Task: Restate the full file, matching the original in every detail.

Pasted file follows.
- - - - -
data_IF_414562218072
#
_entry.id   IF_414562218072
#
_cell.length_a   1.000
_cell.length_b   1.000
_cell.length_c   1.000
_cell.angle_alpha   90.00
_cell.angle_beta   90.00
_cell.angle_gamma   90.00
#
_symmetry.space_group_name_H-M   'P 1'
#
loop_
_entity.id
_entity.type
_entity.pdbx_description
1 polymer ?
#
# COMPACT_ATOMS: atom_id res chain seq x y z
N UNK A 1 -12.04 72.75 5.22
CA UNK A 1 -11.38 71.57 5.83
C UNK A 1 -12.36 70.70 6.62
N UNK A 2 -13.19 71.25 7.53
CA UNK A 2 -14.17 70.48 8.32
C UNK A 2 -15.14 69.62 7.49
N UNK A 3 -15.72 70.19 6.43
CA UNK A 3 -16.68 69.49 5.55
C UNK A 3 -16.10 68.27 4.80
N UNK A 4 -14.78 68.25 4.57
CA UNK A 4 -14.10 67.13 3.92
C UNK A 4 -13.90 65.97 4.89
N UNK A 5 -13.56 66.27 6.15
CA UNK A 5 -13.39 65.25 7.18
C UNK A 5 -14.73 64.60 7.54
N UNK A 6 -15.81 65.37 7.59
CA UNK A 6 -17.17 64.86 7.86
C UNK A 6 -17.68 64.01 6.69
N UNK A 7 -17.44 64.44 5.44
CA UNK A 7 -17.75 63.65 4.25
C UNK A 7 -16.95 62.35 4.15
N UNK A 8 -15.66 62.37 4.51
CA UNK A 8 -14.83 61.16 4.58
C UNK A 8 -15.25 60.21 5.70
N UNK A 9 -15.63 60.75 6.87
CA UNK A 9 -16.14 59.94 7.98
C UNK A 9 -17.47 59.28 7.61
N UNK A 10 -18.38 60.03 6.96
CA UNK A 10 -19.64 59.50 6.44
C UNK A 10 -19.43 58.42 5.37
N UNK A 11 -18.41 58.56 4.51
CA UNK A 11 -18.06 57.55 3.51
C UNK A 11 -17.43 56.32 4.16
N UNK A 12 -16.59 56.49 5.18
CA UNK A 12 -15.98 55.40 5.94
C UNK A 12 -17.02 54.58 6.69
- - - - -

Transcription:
data_IF_414562218072
#
_entry.id   IF_414562218072
#
_cell.length_a   1.000
_cell.length_b   1.000
_cell.length_c   1.000
_cell.angle_alpha   90.00
_cell.angle_beta   90.00
_cell.angle_gamma   90.00
#
_symmetry.space_group_name_H-M   'P 1'
#
loop_
_entity.id
_entity.type
_entity.pdbx_description
1 polymer ?
#
# COMPACT_ATOMS: atom_id res chain seq x y z
N UNK A 1 -12.04 72.75 5.22
CA UNK A 1 -11.38 71.57 5.83
C UNK A 1 -12.36 70.70 6.62
N UNK A 2 -13.19 71.25 7.53
CA UNK A 2 -14.17 70.48 8.32
C UNK A 2 -15.14 69.62 7.49
N UNK A 3 -15.72 70.19 6.43
CA UNK A 3 -16.68 69.49 5.55
C UNK A 3 -16.10 68.27 4.80
N UNK A 4 -14.78 68.25 4.57
CA UNK A 4 -14.10 67.13 3.92
C UNK A 4 -13.90 65.97 4.89
N UNK A 5 -13.56 66.27 6.15
CA UNK A 5 -13.39 65.25 7.18
C UNK A 5 -14.73 64.60 7.54
N UNK A 6 -15.81 65.37 7.59
CA UNK A 6 -17.17 64.86 7.86
C UNK A 6 -17.68 64.01 6.69
N UNK A 7 -17.44 64.44 5.44
CA UNK A 7 -17.75 63.65 4.25
C UNK A 7 -16.95 62.35 4.15
N UNK A 8 -15.66 62.37 4.51
CA UNK A 8 -14.83 61.16 4.58
C UNK A 8 -15.25 60.21 5.70
N UNK A 9 -15.63 60.75 6.87
CA UNK A 9 -16.14 59.94 7.98
C UNK A 9 -17.47 59.28 7.61
N UNK A 10 -18.38 60.03 6.96
CA UNK A 10 -19.64 59.50 6.44
C UNK A 10 -19.43 58.42 5.37
N UNK A 11 -18.41 58.56 4.51
CA UNK A 11 -18.06 57.55 3.51
C UNK A 11 -17.43 56.32 4.16
N UNK A 12 -16.59 56.49 5.18
CA UNK A 12 -15.98 55.40 5.94
C UNK A 12 -17.02 54.58 6.69